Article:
"This group we are talking about is masterminded by political powers, those who are in power. They sponsored these children, gave them guns to fight for their political interests," said Ohini.

    Unlike the fighting over resources in the oil-rich Niger Delta, businessman Andrew Adebisi says most Nigerians do not understand what Boko Haram wants.

    "Boko themselves, I think, they are not sincere," he said. "They should come out and tell us what their fight is.  When the people in the Niger Delta fought, we knew what they were fighting for, and we understood their plight.  But for Boko Haram, we don't understand their plight."

    Senator Ndume says that makes it all the more important to open talks with the group because he believes Nigerians will not support a sustained military operation unless they believe the government has exhausted all other efforts to resolve the conflict.

    You May Like

    US Lawmakers Vow to Continue Immigrant Program for Afghan Interpreters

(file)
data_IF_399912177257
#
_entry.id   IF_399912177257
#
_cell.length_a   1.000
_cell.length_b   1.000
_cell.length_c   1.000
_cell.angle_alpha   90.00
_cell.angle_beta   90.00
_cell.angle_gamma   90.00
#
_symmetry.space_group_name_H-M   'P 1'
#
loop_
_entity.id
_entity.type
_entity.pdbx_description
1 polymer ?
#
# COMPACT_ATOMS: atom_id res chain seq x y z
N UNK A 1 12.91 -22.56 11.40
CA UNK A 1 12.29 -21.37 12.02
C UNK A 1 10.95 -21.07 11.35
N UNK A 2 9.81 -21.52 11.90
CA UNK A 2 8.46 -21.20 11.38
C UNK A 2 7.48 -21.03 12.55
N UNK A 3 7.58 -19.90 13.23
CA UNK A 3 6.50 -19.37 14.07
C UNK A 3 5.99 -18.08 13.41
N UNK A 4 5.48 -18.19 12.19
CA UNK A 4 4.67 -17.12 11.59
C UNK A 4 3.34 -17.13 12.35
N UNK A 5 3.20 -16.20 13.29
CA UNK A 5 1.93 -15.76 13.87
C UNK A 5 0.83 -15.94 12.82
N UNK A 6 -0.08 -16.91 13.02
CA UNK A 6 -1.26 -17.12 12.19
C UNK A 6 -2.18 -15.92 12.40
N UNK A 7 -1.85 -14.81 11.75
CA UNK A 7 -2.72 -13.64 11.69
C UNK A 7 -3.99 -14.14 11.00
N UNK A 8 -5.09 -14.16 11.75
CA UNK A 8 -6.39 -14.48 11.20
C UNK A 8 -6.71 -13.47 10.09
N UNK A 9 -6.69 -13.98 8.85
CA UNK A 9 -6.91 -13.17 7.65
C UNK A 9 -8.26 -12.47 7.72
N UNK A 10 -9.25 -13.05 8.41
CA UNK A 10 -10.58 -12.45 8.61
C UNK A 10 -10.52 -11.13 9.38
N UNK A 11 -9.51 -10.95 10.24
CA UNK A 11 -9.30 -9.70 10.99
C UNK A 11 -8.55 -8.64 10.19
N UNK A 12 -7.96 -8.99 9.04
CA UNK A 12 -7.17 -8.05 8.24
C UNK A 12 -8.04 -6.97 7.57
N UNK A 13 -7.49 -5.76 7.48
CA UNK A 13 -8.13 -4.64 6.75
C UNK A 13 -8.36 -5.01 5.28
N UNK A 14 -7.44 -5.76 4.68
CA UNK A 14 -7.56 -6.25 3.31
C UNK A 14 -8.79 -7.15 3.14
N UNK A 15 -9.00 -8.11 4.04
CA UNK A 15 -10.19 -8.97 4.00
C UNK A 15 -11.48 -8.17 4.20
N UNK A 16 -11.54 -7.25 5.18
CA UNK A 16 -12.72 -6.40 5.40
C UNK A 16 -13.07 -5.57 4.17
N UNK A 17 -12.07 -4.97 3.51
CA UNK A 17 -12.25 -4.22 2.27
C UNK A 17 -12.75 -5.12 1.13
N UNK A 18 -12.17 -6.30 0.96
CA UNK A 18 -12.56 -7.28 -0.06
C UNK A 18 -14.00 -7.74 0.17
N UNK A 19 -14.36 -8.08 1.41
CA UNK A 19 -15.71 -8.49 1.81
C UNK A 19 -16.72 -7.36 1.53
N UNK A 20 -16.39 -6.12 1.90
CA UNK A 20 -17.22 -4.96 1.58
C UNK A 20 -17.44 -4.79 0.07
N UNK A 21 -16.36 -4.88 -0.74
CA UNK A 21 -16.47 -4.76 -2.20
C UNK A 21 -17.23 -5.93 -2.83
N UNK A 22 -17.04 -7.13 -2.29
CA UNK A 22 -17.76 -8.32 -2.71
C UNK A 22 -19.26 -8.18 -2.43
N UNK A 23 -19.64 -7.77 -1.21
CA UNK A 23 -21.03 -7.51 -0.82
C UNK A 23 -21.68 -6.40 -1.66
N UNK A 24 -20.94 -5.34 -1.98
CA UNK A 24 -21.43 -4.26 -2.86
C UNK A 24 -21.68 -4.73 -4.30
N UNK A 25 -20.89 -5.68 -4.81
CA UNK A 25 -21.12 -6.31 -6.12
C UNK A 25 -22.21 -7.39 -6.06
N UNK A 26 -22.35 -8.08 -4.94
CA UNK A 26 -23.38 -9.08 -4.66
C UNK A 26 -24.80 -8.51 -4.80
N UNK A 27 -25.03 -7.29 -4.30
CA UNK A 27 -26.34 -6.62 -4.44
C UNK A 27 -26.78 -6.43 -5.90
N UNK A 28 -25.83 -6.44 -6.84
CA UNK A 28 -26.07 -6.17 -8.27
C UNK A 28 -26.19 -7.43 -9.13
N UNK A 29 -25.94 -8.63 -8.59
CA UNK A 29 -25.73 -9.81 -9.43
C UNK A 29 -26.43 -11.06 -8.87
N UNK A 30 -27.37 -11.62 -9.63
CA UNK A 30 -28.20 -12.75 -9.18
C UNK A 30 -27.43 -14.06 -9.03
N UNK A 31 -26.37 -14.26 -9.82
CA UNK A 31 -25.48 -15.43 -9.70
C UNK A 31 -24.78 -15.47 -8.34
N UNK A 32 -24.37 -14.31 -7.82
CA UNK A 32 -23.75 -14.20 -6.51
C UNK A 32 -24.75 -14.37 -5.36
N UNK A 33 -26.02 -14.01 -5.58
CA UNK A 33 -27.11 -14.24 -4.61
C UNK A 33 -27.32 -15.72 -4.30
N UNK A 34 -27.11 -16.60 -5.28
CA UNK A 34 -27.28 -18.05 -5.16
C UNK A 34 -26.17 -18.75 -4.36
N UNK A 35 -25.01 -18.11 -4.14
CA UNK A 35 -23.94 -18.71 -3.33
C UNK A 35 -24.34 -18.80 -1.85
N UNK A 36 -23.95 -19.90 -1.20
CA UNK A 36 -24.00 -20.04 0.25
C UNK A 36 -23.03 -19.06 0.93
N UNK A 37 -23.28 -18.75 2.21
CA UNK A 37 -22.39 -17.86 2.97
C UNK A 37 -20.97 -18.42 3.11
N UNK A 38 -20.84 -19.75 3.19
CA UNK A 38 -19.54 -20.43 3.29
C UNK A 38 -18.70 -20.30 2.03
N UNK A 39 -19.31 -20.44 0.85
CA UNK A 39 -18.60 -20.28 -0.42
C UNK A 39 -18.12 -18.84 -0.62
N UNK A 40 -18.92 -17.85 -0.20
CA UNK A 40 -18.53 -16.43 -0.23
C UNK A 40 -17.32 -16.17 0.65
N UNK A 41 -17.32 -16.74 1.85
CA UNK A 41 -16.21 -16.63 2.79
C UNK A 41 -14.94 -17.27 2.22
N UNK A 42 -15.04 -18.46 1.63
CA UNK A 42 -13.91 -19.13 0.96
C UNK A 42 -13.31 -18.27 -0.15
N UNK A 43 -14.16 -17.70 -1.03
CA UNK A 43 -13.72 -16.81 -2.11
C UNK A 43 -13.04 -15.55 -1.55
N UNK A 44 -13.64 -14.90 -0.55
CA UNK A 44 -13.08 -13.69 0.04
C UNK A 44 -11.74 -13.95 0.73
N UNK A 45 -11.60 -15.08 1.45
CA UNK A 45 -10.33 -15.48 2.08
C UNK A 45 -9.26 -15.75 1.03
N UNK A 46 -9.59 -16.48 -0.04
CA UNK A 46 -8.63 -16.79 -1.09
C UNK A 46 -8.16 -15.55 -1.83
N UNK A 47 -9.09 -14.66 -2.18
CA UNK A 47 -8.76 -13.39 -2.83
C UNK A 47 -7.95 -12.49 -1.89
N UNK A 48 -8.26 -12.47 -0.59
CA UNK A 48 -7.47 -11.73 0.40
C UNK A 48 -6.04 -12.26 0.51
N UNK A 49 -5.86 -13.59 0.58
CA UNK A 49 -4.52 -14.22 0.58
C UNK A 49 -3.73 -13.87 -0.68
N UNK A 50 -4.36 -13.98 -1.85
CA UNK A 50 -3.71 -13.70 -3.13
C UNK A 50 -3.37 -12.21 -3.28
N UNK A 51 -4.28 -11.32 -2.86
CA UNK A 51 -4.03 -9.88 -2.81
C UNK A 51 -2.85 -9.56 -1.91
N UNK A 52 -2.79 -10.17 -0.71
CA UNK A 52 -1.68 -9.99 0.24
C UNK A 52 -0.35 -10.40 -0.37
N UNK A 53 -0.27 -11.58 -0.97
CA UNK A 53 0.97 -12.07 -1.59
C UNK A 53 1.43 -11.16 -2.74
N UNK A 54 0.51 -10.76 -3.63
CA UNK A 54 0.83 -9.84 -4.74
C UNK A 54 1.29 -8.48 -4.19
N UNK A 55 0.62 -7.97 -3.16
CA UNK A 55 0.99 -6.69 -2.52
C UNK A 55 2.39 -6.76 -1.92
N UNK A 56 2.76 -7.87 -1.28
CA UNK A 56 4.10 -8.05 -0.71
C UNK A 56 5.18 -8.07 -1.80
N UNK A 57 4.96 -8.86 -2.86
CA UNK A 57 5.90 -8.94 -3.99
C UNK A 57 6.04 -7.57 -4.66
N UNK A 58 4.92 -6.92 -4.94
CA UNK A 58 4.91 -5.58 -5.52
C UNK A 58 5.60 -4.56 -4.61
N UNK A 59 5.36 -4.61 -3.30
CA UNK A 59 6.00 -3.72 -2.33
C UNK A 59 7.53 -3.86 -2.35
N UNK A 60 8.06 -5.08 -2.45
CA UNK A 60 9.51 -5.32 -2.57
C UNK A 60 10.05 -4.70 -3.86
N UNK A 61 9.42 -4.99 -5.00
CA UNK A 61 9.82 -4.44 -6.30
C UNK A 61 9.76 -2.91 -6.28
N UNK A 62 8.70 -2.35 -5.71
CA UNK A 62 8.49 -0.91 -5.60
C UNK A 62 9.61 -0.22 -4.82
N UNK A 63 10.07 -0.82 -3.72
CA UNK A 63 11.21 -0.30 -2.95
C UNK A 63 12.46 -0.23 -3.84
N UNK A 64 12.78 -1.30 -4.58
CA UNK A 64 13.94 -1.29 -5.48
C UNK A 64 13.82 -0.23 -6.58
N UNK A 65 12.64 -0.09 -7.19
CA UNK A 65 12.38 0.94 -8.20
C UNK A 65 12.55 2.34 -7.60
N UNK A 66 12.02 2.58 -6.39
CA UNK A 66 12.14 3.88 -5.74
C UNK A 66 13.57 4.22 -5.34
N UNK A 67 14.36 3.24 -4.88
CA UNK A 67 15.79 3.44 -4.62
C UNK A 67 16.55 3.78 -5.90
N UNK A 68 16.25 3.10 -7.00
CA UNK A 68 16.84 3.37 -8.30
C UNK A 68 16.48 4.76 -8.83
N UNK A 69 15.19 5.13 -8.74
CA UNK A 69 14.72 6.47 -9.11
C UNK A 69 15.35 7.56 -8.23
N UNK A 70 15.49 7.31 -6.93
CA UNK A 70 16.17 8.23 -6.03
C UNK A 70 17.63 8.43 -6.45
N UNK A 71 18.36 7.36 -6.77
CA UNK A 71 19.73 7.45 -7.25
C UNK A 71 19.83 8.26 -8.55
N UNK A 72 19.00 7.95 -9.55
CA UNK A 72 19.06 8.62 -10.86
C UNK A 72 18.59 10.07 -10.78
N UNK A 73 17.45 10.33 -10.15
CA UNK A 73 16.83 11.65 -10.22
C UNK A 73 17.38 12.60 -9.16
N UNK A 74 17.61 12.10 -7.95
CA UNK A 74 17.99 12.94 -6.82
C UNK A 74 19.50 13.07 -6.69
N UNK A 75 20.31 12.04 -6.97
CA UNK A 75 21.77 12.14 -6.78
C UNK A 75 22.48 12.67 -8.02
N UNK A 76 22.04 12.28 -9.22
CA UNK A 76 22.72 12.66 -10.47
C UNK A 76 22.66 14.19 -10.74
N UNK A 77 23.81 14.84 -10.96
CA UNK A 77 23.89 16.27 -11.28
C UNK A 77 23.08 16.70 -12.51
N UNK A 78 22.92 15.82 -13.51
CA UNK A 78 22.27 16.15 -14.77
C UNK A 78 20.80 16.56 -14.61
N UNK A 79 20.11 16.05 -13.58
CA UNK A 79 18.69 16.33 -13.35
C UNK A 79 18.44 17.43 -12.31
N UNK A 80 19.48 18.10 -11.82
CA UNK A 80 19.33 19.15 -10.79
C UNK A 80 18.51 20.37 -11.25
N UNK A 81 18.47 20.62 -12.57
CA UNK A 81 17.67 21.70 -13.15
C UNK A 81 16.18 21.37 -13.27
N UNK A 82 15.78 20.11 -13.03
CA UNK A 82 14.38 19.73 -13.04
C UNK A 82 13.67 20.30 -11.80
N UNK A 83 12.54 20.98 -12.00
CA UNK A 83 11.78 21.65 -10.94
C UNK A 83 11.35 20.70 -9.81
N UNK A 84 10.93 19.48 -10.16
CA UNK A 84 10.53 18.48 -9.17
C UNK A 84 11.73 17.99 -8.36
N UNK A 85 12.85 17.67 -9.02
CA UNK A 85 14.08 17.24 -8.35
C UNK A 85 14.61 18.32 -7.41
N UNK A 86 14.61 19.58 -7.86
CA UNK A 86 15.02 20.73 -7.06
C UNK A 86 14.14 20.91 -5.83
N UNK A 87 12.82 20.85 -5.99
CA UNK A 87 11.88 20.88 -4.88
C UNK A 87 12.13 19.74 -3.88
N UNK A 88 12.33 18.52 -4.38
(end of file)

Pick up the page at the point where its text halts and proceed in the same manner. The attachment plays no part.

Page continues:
Congressional inaction threatens funding for effort which began in 2008 and has allowed more than 20,000 interpreters, their family members to immigrate to US

    Brexit's Impact on Russia Stirs Concern

    Some analysts see Brexit aiding Putin's plans to destabilize European politics; others note that an economically unstable Europe is not in Moscow's interests

    US to Train Cambodian Government on Combating Cybercrime

    Concerns raised over drafting of law, as critics fear cybercrime regulations could be used to restrict freedom of expression and stifle political dissent

    This forum has been closed.
    Comments
         
    There are no comments in this forum. Be first and add one

    By the Numbers

    Featured Videos

    Your JavaScript is turned off or you have an old version of Adobe's Flash Player. Get the latest Flash player.
    Baghdad Bikers Defy War with a Roari